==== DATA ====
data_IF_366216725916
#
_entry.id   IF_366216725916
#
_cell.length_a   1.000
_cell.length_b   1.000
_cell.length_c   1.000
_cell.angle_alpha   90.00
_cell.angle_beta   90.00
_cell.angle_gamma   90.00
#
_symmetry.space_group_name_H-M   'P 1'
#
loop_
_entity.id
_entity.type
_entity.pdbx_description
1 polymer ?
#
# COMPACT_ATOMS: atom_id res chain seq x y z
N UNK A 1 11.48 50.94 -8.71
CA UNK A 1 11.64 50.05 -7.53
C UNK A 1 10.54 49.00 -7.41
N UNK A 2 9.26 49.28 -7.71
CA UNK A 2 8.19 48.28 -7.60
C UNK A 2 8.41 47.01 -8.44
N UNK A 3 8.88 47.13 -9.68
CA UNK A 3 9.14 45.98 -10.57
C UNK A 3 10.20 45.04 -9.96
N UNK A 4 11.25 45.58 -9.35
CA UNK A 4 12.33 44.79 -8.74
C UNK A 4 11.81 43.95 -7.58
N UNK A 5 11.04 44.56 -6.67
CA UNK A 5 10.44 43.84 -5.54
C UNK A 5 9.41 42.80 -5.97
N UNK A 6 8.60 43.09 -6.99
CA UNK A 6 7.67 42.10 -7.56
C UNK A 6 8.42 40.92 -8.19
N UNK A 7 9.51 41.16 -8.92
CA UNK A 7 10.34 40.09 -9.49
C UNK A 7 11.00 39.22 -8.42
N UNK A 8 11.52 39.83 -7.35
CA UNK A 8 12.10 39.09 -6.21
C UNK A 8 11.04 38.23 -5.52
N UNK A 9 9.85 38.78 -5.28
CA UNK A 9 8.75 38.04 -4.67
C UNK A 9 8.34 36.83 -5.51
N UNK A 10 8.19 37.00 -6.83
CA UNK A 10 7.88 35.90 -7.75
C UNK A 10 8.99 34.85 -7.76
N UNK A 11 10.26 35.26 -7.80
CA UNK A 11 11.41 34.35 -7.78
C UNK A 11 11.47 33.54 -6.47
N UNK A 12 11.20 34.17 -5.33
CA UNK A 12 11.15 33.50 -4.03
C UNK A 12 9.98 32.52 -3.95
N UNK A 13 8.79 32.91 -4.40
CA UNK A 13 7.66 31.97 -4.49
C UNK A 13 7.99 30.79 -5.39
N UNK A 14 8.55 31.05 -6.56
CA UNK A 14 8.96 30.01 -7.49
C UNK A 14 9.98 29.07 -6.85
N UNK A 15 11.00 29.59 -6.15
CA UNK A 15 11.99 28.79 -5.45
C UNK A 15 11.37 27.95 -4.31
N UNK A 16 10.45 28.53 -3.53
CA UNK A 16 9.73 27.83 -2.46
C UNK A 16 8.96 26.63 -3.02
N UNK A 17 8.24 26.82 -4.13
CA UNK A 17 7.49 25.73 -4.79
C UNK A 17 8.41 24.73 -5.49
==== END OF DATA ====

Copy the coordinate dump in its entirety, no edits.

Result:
data_IF_366216725916
#
_entry.id   IF_366216725916
#
_cell.length_a   1.000
_cell.length_b   1.000
_cell.length_c   1.000
_cell.angle_alpha   90.00
_cell.angle_beta   90.00
_cell.angle_gamma   90.00
#
_symmetry.space_group_name_H-M   'P 1'
#
loop_
_entity.id
_entity.type
_entity.pdbx_description
1 polymer ?
#
# COMPACT_ATOMS: atom_id res chain seq x y z
N UNK A 1 11.48 50.94 -8.71
CA UNK A 1 11.64 50.05 -7.53
C UNK A 1 10.54 49.00 -7.41
N UNK A 2 9.26 49.28 -7.71
CA UNK A 2 8.19 48.28 -7.60
C UNK A 2 8.41 47.01 -8.44
N UNK A 3 8.88 47.13 -9.68
CA UNK A 3 9.14 45.98 -10.57
C UNK A 3 10.20 45.04 -9.96
N UNK A 4 11.25 45.58 -9.35
CA UNK A 4 12.33 44.79 -8.74
C UNK A 4 11.81 43.95 -7.58
N UNK A 5 11.04 44.56 -6.67
CA UNK A 5 10.44 43.84 -5.54
C UNK A 5 9.41 42.80 -5.97
N UNK A 6 8.60 43.09 -6.99
CA UNK A 6 7.67 42.10 -7.56
C UNK A 6 8.42 40.92 -8.19
N UNK A 7 9.51 41.16 -8.92
CA UNK A 7 10.34 40.09 -9.49
C UNK A 7 11.00 39.22 -8.42
N UNK A 8 11.52 39.83 -7.35
CA UNK A 8 12.10 39.09 -6.21
C UNK A 8 11.04 38.23 -5.52
N UNK A 9 9.85 38.78 -5.28
CA UNK A 9 8.75 38.04 -4.67
C UNK A 9 8.34 36.83 -5.51
N UNK A 10 8.19 37.00 -6.83
CA UNK A 10 7.88 35.90 -7.75
C UNK A 10 8.99 34.85 -7.76
N UNK A 11 10.26 35.26 -7.80
CA UNK A 11 11.41 34.35 -7.78
C UNK A 11 11.47 33.54 -6.47
N UNK A 12 11.20 34.17 -5.33
CA UNK A 12 11.15 33.50 -4.03
C UNK A 12 9.98 32.52 -3.95
N UNK A 13 8.79 32.91 -4.40
CA UNK A 13 7.66 31.97 -4.49
C UNK A 13 7.99 30.79 -5.39
N UNK A 14 8.55 31.05 -6.56
CA UNK A 14 8.96 30.01 -7.49
C UNK A 14 9.98 29.07 -6.85
N UNK A 15 11.00 29.59 -6.15
CA UNK A 15 11.99 28.79 -5.45
C UNK A 15 11.37 27.95 -4.31
N UNK A 16 10.45 28.53 -3.53
CA UNK A 16 9.73 27.83 -2.46
C UNK A 16 8.96 26.63 -3.02
N UNK A 17 8.24 26.82 -4.13
CA UNK A 17 7.49 25.73 -4.79
C UNK A 17 8.41 24.73 -5.49